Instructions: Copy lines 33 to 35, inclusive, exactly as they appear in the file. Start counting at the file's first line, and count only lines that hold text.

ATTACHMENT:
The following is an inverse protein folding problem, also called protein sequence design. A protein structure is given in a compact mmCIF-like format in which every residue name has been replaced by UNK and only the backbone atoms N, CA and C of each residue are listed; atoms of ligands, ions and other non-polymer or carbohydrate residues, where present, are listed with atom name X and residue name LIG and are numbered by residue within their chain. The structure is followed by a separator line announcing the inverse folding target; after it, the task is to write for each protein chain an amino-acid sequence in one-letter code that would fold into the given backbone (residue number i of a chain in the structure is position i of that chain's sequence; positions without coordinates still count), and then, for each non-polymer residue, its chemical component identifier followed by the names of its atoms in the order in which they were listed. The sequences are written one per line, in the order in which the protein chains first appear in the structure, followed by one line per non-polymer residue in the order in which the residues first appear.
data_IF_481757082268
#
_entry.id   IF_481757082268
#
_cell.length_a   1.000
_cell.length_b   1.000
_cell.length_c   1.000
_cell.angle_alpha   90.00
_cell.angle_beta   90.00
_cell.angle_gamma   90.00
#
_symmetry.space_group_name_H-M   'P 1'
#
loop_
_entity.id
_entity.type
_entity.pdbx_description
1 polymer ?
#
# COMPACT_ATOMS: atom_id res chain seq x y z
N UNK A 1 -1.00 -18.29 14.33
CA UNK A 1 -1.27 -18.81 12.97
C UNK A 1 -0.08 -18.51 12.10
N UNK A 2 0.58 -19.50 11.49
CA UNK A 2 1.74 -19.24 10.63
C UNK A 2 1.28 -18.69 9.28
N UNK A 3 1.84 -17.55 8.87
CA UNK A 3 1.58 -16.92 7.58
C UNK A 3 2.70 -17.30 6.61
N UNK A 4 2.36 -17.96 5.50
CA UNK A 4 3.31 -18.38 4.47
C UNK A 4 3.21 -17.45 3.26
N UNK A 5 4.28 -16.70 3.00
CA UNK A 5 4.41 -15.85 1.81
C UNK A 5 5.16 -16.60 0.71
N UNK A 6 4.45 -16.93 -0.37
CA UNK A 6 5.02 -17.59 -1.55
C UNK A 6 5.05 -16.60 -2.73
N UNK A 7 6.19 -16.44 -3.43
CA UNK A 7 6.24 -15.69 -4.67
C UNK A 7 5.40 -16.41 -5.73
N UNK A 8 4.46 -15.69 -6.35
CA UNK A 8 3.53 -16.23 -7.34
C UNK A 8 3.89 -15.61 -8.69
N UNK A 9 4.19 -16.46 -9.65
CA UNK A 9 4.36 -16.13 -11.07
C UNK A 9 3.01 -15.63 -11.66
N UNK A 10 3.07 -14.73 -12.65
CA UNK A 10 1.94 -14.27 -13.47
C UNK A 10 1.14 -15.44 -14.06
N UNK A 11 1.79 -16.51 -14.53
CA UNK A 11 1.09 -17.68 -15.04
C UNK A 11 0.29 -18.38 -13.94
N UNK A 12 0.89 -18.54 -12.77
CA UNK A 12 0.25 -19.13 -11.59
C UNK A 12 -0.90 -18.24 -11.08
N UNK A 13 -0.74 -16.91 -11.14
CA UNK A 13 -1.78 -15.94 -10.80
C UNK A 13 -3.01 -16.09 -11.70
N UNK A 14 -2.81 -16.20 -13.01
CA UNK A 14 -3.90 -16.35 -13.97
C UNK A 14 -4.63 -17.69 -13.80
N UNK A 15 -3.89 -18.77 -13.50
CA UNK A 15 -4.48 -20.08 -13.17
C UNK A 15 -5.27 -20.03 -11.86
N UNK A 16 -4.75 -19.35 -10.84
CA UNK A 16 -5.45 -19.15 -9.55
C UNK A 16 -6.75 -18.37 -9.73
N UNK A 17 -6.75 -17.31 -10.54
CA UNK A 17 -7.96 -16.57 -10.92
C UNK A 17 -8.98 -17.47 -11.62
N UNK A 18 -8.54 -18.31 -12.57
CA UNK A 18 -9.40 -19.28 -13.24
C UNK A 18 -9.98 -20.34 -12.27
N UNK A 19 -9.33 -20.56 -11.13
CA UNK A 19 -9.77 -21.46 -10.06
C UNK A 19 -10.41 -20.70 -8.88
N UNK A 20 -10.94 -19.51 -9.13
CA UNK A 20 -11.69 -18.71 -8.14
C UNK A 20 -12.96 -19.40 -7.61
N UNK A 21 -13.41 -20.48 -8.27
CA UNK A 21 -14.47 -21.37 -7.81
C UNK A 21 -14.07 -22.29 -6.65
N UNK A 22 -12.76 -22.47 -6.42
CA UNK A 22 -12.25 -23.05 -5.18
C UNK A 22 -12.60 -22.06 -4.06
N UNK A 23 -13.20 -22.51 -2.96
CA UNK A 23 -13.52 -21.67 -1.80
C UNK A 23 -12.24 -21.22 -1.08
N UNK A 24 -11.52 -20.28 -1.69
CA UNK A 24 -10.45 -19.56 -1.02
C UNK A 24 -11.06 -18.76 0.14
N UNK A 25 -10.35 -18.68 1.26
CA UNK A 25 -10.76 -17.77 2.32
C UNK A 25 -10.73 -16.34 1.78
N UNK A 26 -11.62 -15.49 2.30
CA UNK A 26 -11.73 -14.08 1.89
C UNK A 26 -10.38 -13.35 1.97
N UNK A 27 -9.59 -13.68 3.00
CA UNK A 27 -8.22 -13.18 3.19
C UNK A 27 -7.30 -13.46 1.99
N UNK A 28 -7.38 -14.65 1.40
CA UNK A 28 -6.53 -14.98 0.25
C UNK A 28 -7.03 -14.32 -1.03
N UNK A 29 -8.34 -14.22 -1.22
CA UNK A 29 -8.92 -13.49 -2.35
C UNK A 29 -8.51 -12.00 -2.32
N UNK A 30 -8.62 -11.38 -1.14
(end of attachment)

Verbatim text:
C UNK A 4 3.21 -17.45 3.26
N UNK A 5 4.28 -16.70 3.00
CA UNK A 5 4.41 -15.85 1.81